Gris: a tale of grief

Cole Shoemaker ’20, Opinion Editor

Ever since 2010, with the release of a game called Limbo, there has been a prevalent surge of platforming games with highly unique art styles, puzzles, and stories. Specifically, stories without dialogue. Games like Limbo and Inside, both developed and published by independent (indie) game company Playdead, have garnered more attention than the average platformer because of how they are designed. This in turn inspired more artsy folks to try their hands at crafting games, and revealing the true power behind combining the medium of video games with more traditional art formats, like watercolor.

Which is exactly the style of Gris, a game designed by new indie studio Nomada and published by old indie supporter, the company Devolver Digital. Nomada Studios was created when two old friends, Adrián Cuevas and Roger Mendoza, met up after years of working on triple A titles and ran into artist Conrad Roset in their home of Barcelona. Roset was itching to bring his watercolor art style to gaming, and the three formed Nomada Studios and began production on their first game, Gris.

“Gris is a hopeful young girl lost in her own world, dealing with a painful experience in her life. Her journey through sorrow is represented in her dress, which grants new abilities to better navigate her faded reality.” This the first thing one sees when opening Nomada’s home website, well, not entirely. This quote is underneath a beautiful illustration of Gris standing alone atop a tree which is also on top of a mountain, facing away from the camera, and therefore us, and towards the sun instead.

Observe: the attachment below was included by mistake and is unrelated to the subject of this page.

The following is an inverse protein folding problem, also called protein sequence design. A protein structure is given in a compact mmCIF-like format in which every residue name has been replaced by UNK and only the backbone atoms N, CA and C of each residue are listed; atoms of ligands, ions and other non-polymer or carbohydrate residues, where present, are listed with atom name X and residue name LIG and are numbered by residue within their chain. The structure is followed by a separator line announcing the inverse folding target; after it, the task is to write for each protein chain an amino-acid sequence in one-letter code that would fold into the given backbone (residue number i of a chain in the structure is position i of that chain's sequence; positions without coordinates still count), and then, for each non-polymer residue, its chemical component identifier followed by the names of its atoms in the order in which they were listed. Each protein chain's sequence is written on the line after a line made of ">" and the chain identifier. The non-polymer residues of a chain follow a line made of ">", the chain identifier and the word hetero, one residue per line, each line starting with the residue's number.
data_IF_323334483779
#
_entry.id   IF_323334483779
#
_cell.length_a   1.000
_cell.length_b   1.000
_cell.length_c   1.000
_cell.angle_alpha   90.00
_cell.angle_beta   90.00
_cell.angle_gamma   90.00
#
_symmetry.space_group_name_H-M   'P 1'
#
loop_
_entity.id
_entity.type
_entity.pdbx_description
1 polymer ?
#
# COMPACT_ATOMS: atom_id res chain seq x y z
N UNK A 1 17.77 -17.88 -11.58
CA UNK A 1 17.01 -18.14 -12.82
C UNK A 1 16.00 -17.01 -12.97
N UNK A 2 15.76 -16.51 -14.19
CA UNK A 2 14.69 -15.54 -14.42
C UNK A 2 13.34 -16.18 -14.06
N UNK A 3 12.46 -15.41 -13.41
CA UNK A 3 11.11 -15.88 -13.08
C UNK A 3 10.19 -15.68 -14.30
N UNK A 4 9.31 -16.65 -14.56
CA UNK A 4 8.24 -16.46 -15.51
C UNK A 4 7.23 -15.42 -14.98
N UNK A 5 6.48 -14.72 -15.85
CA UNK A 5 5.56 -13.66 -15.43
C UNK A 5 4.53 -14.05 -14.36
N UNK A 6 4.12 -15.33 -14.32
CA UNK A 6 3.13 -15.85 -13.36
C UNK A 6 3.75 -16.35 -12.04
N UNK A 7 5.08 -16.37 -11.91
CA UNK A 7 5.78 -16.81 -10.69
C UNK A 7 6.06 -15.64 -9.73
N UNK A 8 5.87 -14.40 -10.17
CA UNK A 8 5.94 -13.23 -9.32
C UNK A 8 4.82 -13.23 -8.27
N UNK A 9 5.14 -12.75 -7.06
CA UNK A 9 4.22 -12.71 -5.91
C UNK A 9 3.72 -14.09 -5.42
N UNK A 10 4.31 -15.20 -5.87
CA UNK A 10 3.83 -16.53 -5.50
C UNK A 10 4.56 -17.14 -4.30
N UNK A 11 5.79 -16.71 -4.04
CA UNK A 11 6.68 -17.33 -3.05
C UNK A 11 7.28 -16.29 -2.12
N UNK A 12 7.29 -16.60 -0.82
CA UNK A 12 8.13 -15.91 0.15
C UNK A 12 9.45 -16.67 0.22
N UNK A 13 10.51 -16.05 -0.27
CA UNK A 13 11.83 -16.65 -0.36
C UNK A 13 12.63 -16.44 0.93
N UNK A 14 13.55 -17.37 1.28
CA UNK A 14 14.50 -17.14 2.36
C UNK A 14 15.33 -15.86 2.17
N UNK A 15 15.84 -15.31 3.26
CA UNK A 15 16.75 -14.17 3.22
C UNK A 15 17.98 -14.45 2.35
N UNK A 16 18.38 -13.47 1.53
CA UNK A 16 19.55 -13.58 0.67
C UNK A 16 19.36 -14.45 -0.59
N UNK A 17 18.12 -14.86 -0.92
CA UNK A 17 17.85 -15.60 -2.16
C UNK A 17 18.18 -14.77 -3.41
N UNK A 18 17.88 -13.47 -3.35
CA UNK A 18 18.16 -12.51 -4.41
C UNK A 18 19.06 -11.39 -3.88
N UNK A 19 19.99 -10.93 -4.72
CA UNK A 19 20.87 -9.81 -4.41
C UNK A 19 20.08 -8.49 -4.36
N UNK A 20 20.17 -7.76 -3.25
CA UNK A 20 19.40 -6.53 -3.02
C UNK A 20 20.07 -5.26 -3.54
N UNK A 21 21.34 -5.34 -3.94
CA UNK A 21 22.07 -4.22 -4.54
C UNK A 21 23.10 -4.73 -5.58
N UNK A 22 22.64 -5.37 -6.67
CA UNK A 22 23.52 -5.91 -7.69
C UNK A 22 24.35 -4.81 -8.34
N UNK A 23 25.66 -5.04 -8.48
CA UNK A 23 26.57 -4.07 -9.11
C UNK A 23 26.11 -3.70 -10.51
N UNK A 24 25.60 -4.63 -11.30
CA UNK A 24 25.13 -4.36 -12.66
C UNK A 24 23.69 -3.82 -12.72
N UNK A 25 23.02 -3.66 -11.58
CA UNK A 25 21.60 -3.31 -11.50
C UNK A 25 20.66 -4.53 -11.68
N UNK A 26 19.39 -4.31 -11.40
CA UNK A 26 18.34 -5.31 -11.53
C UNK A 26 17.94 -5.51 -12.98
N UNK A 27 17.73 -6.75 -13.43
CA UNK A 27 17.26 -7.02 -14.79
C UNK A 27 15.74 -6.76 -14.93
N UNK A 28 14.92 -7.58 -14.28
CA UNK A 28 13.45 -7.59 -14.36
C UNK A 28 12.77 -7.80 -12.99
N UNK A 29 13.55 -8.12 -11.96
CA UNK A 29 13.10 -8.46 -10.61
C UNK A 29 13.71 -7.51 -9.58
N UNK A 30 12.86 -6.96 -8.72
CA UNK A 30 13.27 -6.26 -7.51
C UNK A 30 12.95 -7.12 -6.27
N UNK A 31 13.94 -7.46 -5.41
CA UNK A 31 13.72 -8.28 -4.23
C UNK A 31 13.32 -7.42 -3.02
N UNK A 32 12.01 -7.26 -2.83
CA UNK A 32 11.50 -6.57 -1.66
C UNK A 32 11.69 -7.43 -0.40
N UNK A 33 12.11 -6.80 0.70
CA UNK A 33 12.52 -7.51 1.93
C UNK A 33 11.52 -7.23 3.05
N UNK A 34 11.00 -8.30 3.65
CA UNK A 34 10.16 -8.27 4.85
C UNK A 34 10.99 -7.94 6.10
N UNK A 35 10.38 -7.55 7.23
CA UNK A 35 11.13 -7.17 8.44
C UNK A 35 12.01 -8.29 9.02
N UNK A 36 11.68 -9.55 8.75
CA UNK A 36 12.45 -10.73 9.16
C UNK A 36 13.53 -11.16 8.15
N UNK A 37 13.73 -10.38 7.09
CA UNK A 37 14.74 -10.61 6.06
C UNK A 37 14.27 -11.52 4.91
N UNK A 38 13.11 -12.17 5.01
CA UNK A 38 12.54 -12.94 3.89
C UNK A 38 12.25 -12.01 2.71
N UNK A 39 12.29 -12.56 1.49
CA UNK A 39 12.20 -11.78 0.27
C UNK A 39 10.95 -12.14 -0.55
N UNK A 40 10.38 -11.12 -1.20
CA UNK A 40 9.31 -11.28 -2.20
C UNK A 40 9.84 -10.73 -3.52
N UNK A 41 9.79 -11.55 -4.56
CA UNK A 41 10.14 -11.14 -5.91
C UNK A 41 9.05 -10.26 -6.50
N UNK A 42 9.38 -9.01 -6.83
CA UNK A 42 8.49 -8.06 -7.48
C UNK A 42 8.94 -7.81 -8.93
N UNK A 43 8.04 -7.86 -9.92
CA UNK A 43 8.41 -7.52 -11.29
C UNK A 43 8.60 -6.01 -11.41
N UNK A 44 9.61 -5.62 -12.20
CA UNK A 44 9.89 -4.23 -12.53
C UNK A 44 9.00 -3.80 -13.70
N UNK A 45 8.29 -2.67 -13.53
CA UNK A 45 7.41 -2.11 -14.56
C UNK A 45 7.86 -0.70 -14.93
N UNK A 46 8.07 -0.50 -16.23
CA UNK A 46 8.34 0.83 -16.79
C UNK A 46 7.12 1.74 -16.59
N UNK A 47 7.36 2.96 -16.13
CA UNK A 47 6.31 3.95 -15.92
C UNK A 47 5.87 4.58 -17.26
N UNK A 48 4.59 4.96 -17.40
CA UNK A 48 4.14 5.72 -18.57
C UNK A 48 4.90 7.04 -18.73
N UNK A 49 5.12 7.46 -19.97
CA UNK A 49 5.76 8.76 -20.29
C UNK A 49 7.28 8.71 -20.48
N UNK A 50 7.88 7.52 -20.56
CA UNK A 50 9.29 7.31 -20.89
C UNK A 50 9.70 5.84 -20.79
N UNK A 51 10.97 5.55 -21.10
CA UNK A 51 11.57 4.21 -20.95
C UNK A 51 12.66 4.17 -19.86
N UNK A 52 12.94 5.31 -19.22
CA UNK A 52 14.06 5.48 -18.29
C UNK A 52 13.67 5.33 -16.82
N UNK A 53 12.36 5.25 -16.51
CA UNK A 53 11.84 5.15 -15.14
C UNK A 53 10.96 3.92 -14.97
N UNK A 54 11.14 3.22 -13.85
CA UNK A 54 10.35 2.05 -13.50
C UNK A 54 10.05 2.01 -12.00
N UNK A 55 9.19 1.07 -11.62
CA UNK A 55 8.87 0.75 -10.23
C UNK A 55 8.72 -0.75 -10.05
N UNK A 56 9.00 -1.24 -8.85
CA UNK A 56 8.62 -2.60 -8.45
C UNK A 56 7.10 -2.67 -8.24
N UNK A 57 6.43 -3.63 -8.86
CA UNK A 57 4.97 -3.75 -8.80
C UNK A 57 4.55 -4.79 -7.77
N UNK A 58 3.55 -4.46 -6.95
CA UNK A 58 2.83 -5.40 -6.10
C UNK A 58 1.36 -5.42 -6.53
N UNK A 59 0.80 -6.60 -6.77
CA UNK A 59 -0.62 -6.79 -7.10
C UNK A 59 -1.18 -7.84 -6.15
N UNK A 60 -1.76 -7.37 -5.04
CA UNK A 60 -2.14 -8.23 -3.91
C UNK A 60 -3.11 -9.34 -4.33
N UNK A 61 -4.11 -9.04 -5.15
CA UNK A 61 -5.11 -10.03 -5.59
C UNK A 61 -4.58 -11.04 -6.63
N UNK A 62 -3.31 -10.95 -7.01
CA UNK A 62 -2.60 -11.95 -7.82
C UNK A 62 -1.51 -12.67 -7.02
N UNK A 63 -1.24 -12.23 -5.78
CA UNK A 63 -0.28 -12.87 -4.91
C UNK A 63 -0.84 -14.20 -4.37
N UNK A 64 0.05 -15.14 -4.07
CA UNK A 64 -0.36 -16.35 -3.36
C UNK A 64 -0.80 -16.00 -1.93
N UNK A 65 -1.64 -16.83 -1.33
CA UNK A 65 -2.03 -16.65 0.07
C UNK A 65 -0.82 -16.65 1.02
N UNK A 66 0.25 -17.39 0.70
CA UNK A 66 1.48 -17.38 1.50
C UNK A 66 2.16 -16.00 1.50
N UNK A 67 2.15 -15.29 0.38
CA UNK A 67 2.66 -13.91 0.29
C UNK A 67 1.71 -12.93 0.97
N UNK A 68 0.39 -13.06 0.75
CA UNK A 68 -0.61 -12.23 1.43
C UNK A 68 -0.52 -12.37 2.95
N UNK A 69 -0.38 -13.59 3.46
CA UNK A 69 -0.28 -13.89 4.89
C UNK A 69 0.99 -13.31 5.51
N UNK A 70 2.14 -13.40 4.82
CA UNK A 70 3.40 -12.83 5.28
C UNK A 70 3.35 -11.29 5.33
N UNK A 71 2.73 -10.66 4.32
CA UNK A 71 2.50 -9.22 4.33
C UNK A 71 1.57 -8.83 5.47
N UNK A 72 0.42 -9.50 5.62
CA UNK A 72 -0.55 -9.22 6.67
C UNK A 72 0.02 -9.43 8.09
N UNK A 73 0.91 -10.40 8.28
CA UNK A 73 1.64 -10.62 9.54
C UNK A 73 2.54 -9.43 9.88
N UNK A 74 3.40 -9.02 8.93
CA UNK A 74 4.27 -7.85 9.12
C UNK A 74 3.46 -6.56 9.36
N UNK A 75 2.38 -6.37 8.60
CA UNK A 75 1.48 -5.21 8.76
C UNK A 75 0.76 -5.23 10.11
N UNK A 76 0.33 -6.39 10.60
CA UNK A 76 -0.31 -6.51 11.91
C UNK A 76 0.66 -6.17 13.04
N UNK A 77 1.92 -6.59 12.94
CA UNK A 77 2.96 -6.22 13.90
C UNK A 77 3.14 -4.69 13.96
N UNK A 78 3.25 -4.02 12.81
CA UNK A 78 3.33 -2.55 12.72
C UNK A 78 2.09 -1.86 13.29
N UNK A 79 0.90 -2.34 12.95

This single, gorgeous, painting sets the tone of Gris wonderfully. Gris (the character) has gone through a traumatic experience, and seems to feel alone in the world. Represented by the singular tree and being atop a mountain, both being symbols for loneliness or  solitude. Despite this, however, as the quote states, she is hopeful. This is shown by her facing towards the sun, a universal symbol for hope and happiness. She’s looking towards the future, to getting through this experience and growing as a person.
Beautiful hand-drawn animation and symbolism is fantastic, but how does the game play? How does it feel to run, jump, and solve puzzles in Gris? Well, according to sources such as Polygon.com and the Imagine Games Network (IGN) who got to play the demo, it feels pretty great. “At its core, mechanically, Gris is a fairly simple platformer. You progress through its world, unlocking new abilities that open up different modes of traversal, which allows you to reach new areas” Jon Ryan of IGN said.  The camera automatically zooms in and out so that the player always sees what is most important in that specific area, and while some puzzles might be a bit of a challenge, Gris was clearly designed so that anybody can enjoy it. The soft, relaxing music and fantastic visuals make for great companions as the player guides Gris on a journey through her own mind.

It seems like Nomada Studios is getting off to a great start as a new team in the field of game development, and Gris is shaping up to be a platformer unlike most others made before. If Gris is met with good reviews, then we can hopefully look to more artful games from the folks at Nomada.

Photo courtesy of IGN

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